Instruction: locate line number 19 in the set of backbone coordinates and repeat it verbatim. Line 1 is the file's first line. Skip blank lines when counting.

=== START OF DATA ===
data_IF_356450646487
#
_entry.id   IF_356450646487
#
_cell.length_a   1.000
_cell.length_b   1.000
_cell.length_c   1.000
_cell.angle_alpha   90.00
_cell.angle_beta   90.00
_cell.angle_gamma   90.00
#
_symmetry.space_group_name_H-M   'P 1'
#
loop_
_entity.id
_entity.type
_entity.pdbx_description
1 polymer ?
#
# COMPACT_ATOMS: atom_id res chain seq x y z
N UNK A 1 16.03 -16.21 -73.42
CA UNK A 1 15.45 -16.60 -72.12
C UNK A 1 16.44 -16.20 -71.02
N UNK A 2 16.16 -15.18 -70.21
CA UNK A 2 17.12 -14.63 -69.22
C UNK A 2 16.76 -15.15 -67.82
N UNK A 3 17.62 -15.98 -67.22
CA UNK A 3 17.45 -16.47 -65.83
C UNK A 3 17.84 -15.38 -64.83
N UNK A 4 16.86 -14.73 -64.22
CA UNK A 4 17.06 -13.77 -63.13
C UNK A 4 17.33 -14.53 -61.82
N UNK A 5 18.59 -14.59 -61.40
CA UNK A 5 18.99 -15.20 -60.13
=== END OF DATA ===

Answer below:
#